How I can work for you

Portrait of Adam Clegg, Barrister specialist in Family Law
Adam Clegg
Family Law Barrister at Stour Chambers

Employing a barrister direct is the new way to litigate. There is now no need to approach a solicitor beforehand.

The key benefit is cost. When you employ me I will work for a fixed fee. If you want, you can save money by dealing with some aspects of the case yourself, perhaps filling in court forms or corresponding with the other parties.

I can help with particular pieces of work: attending hearings, advising on the prospects of success, or helping to draft documents.

This means that you can keep your costs under control.

A barrister at the top of his game

—CM, Canterbury


Cases involving children are always important and always require particular sensitivity.

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Married couples, divorce and money

Getting divorced is stressful. It can be expensive too, particularly if you don’t recover your fair share of the matrimonial assets. My priority is to get the best possible result for the lowest possible cost.

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Unmarried couples and their home

Sorting out property ownership can be difficult. Paperwork is crucial. If everything has been recorded then there shouldn’t be a problem. But sometimes documents are lost, incomplete or just unclear. This can lead to unusually complex problems.

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Grandparents and family members

Perhaps surprisingly, when it comes to going to court in children cases, members of the extended family start at a disadvantage. Unlike parents, they are not automatically entitled to apply to the court for an order. They must instead seek the court’s permission to make the application.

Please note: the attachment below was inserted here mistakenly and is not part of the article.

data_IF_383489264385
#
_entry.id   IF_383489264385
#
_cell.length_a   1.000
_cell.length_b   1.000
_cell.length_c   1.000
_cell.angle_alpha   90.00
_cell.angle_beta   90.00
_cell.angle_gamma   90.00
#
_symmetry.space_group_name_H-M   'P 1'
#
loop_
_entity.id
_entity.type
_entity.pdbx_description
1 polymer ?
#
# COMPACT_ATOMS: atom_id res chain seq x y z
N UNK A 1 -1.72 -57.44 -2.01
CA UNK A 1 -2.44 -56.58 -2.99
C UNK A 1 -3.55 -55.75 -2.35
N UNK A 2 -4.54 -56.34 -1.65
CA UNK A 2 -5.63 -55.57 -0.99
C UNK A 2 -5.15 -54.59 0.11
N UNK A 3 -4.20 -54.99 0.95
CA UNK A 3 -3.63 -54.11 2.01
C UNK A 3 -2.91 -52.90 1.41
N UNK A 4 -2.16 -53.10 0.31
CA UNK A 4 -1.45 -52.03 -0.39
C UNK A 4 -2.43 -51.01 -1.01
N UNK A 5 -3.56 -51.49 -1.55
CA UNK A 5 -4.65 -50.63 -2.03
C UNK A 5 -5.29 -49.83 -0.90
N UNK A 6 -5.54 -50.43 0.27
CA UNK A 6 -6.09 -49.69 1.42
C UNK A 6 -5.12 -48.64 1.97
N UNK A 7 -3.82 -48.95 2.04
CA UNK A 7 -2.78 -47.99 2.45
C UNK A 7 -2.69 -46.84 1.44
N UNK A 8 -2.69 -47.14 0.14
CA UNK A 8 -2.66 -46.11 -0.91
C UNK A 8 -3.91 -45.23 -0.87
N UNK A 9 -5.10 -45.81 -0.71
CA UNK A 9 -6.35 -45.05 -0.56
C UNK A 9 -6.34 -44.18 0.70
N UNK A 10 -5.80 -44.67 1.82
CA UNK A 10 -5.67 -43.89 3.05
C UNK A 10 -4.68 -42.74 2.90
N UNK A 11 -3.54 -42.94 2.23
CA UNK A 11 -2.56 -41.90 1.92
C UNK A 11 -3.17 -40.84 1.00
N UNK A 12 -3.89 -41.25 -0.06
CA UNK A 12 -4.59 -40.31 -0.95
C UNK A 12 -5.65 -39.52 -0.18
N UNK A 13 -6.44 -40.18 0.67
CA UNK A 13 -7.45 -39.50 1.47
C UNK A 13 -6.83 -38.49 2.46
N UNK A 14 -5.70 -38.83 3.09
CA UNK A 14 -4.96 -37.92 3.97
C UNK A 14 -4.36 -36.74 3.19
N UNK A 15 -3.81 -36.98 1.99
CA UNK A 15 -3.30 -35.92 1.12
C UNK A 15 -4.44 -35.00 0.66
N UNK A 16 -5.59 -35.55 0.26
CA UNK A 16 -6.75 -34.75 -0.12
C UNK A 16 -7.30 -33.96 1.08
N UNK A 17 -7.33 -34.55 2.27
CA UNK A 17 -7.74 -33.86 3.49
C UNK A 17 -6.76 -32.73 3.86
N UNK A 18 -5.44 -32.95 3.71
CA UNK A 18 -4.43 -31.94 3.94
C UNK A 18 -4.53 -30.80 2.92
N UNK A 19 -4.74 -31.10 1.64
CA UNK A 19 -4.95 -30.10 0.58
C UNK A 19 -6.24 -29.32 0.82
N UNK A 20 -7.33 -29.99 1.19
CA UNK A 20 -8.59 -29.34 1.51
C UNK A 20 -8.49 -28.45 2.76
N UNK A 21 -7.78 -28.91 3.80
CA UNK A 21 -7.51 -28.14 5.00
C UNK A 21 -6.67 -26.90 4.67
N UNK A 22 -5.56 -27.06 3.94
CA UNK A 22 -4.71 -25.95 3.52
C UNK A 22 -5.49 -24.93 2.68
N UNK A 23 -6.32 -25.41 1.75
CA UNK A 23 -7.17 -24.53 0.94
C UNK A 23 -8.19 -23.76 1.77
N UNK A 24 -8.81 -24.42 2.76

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Domestic abuse and injunctions

These cases are almost always urgent. There is a lot to be done in very little time. So it’s important to get legal advice at the first available opportunity.

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Social Services

These are serious cases which can have life-long consequences for the children and family involved. Legal aid is available to parents when social services take them to court. But you may not get legal aid if you are a member of the extended family, or have been invited to join the case. If you can’t get legal aid, I can help.

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Without your dedication I would not have received this result

—JH, Medway